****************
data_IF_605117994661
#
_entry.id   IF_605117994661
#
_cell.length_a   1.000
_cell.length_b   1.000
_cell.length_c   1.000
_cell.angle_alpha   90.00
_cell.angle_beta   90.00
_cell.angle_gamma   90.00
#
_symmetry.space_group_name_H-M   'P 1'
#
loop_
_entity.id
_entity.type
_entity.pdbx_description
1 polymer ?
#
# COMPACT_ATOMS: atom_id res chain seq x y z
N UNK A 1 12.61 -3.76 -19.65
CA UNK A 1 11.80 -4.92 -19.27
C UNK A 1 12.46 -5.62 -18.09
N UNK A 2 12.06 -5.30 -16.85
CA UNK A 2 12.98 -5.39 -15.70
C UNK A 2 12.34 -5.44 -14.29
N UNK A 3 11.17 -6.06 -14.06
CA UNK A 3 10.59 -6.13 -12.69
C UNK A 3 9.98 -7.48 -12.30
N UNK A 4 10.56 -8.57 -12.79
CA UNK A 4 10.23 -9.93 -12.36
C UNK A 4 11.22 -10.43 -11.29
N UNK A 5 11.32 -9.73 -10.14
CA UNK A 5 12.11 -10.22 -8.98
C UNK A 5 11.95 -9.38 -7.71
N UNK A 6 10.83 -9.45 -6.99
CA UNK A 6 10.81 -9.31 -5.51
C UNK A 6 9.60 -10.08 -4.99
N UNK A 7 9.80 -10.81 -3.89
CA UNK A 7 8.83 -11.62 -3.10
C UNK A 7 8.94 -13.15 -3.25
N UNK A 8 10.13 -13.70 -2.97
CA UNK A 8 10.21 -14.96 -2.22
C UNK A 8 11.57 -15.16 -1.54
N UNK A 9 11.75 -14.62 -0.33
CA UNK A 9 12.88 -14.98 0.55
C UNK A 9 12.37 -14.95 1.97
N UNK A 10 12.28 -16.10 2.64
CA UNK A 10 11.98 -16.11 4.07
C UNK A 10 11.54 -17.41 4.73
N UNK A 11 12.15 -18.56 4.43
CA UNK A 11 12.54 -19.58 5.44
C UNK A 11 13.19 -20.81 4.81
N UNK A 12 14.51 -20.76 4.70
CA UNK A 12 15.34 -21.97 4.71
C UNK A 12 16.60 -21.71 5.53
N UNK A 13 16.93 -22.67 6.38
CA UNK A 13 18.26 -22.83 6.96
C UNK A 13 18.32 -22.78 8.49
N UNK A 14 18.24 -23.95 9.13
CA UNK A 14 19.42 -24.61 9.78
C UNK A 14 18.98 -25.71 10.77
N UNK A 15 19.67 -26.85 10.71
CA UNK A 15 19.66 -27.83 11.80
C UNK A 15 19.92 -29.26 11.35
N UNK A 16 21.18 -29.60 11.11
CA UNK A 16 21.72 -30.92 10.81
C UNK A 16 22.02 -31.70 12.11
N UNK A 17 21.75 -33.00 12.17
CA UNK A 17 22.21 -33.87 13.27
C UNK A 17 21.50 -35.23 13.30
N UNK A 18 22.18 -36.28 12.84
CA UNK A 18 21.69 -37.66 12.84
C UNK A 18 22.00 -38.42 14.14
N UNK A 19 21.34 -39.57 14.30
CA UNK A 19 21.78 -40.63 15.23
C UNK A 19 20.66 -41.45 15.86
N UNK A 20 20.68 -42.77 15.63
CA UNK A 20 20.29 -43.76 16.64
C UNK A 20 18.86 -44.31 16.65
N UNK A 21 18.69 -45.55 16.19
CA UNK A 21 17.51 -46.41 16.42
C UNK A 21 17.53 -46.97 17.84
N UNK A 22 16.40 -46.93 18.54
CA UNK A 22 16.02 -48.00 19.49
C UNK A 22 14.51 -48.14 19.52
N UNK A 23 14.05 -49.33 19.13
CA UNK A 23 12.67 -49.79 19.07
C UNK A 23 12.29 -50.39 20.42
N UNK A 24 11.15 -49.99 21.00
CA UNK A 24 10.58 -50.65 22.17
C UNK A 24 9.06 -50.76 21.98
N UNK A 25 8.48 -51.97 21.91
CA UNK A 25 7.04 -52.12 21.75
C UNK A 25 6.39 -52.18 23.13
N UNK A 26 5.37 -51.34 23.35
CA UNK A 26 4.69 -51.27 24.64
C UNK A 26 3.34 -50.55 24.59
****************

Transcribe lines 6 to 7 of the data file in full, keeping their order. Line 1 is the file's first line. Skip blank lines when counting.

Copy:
_cell.length_b   1.000
_cell.length_c   1.000